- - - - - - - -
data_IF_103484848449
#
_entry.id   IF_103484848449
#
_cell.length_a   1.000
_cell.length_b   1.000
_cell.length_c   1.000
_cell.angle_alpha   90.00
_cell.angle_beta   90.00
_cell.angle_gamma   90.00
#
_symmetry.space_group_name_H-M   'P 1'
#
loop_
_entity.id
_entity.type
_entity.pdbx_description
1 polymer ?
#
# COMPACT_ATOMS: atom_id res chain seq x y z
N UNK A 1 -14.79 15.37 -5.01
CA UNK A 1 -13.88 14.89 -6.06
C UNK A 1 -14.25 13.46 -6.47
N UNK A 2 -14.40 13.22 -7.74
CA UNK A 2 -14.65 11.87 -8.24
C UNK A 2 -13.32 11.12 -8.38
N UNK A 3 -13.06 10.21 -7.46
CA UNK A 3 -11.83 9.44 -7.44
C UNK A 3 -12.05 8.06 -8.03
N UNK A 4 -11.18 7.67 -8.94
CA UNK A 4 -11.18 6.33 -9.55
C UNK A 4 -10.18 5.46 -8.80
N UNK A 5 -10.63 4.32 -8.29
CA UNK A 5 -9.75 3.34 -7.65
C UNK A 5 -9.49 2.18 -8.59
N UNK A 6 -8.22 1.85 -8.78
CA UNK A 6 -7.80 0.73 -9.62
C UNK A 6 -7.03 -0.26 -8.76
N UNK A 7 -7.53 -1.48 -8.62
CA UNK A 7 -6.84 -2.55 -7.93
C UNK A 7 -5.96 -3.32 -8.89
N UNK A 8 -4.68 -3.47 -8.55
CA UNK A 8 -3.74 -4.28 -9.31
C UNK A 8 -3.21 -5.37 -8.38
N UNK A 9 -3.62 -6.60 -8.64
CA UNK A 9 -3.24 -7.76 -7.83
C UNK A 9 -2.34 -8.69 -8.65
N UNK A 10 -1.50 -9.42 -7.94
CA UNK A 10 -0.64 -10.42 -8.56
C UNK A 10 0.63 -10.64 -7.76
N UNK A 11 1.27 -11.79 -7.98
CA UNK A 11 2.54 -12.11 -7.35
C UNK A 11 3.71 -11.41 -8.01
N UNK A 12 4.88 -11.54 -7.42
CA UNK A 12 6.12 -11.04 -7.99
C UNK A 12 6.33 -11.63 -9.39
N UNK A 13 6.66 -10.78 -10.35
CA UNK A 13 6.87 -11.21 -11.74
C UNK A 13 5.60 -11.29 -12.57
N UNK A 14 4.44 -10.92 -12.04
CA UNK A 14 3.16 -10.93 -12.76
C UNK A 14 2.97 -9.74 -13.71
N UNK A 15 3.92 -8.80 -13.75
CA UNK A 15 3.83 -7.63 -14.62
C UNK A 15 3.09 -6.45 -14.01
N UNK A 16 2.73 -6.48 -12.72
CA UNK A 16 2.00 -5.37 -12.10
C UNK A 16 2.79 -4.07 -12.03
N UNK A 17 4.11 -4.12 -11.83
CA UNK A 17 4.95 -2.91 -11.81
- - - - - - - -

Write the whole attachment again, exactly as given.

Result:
data_IF_103484848449
#
_entry.id   IF_103484848449
#
_cell.length_a   1.000
_cell.length_b   1.000
_cell.length_c   1.000
_cell.angle_alpha   90.00
_cell.angle_beta   90.00
_cell.angle_gamma   90.00
#
_symmetry.space_group_name_H-M   'P 1'
#
loop_
_entity.id
_entity.type
_entity.pdbx_description
1 polymer ?
#
# COMPACT_ATOMS: atom_id res chain seq x y z
N UNK A 1 -14.79 15.37 -5.01
CA UNK A 1 -13.88 14.89 -6.06
C UNK A 1 -14.25 13.46 -6.47
N UNK A 2 -14.40 13.22 -7.74
CA UNK A 2 -14.65 11.87 -8.24
C UNK A 2 -13.32 11.12 -8.38
N UNK A 3 -13.06 10.21 -7.46
CA UNK A 3 -11.83 9.44 -7.44
C UNK A 3 -12.05 8.06 -8.03
N UNK A 4 -11.18 7.67 -8.94
CA UNK A 4 -11.18 6.33 -9.55
C UNK A 4 -10.18 5.46 -8.80
N UNK A 5 -10.63 4.32 -8.29
CA UNK A 5 -9.75 3.34 -7.65
C UNK A 5 -9.49 2.18 -8.59
N UNK A 6 -8.22 1.85 -8.78
CA UNK A 6 -7.80 0.73 -9.62
C UNK A 6 -7.03 -0.26 -8.76
N UNK A 7 -7.53 -1.48 -8.62
CA UNK A 7 -6.84 -2.55 -7.93
C UNK A 7 -5.96 -3.32 -8.89
N UNK A 8 -4.68 -3.47 -8.55
CA UNK A 8 -3.74 -4.28 -9.31
C UNK A 8 -3.21 -5.37 -8.38
N UNK A 9 -3.62 -6.60 -8.64
CA UNK A 9 -3.24 -7.76 -7.83
C UNK A 9 -2.34 -8.69 -8.65
N UNK A 10 -1.50 -9.42 -7.94
CA UNK A 10 -0.64 -10.42 -8.56
C UNK A 10 0.63 -10.64 -7.76
N UNK A 11 1.27 -11.79 -7.98
CA UNK A 11 2.54 -12.11 -7.35
C UNK A 11 3.71 -11.41 -8.01
N UNK A 12 4.88 -11.54 -7.42
CA UNK A 12 6.12 -11.04 -7.99
C UNK A 12 6.33 -11.63 -9.39
N UNK A 13 6.66 -10.78 -10.35
CA UNK A 13 6.87 -11.21 -11.74
C UNK A 13 5.60 -11.29 -12.57
N UNK A 14 4.44 -10.92 -12.04
CA UNK A 14 3.16 -10.93 -12.76
C UNK A 14 2.97 -9.74 -13.71
N UNK A 15 3.92 -8.80 -13.75
CA UNK A 15 3.83 -7.63 -14.62
C UNK A 15 3.09 -6.45 -14.01
N UNK A 16 2.73 -6.48 -12.72
CA UNK A 16 2.00 -5.37 -12.10
C UNK A 16 2.79 -4.07 -12.03
N UNK A 17 4.11 -4.12 -11.83
CA UNK A 17 4.95 -2.91 -11.81